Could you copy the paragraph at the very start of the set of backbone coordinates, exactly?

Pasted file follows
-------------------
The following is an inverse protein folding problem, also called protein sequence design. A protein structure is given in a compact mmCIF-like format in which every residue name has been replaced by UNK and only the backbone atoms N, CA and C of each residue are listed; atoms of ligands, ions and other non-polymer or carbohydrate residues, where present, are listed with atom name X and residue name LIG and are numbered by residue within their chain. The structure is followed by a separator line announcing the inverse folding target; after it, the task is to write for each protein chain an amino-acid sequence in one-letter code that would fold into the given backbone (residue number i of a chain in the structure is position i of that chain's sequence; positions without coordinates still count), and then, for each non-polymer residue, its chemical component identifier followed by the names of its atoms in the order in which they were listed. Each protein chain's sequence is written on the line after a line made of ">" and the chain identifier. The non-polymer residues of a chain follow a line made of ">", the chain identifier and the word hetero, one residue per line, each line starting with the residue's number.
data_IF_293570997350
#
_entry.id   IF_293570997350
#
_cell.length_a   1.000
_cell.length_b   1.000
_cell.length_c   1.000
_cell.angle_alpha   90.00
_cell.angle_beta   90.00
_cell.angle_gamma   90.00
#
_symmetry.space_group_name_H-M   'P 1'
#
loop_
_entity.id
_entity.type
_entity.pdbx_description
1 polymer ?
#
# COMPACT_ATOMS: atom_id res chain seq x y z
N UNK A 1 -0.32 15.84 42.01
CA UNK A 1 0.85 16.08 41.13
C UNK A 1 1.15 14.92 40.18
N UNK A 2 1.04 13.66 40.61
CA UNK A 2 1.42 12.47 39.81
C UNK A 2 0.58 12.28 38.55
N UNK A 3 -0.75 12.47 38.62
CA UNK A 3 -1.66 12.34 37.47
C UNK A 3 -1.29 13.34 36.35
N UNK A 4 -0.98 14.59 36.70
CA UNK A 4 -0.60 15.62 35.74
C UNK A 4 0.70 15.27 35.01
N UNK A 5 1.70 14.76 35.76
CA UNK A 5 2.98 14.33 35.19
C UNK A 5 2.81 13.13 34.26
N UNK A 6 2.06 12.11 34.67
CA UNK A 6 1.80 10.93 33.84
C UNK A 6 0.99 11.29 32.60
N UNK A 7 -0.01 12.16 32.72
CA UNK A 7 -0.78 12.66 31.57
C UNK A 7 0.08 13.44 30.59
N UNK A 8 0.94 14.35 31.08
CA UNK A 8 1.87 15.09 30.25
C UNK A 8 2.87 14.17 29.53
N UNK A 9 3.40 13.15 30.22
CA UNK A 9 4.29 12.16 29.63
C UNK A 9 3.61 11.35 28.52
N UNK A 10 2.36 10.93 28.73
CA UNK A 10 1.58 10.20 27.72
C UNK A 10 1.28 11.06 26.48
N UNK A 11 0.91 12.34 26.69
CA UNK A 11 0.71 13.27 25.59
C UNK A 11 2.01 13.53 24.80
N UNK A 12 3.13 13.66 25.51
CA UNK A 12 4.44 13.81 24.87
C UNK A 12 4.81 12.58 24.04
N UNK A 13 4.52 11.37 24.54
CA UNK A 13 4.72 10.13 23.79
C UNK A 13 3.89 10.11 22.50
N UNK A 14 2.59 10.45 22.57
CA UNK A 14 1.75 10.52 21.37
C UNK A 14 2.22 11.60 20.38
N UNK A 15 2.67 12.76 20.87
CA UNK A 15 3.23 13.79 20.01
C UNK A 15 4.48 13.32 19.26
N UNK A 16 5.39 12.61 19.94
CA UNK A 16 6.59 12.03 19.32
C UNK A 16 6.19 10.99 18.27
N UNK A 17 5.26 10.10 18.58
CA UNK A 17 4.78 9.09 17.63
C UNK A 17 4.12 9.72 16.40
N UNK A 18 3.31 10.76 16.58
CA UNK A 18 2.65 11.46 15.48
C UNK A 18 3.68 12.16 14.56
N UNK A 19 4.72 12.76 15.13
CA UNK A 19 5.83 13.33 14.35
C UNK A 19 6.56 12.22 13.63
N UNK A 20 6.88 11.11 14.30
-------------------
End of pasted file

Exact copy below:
The following is an inverse protein folding problem, also called protein sequence design. A protein structure is given in a compact mmCIF-like format in which every residue name has been replaced by UNK and only the backbone atoms N, CA and C of each residue are listed; atoms of ligands, ions and other non-polymer or carbohydrate residues, where present, are listed with atom name X and residue name LIG and are numbered by residue within their chain. The structure is followed by a separator line announcing the inverse folding target; after it, the task is to write for each protein chain an amino-acid sequence in one-letter code that would fold into the given backbone (residue number i of a chain in the structure is position i of that chain's sequence; positions without coordinates still count), and then, for each non-polymer residue, its chemical component identifier followed by the names of its atoms in the order in which they were listed. Each protein chain's sequence is written on the line after a line made of ">" and the chain identifier. The non-polymer residues of a chain follow a line made of ">", the chain identifier and the word hetero, one residue per line, each line starting with the residue's number.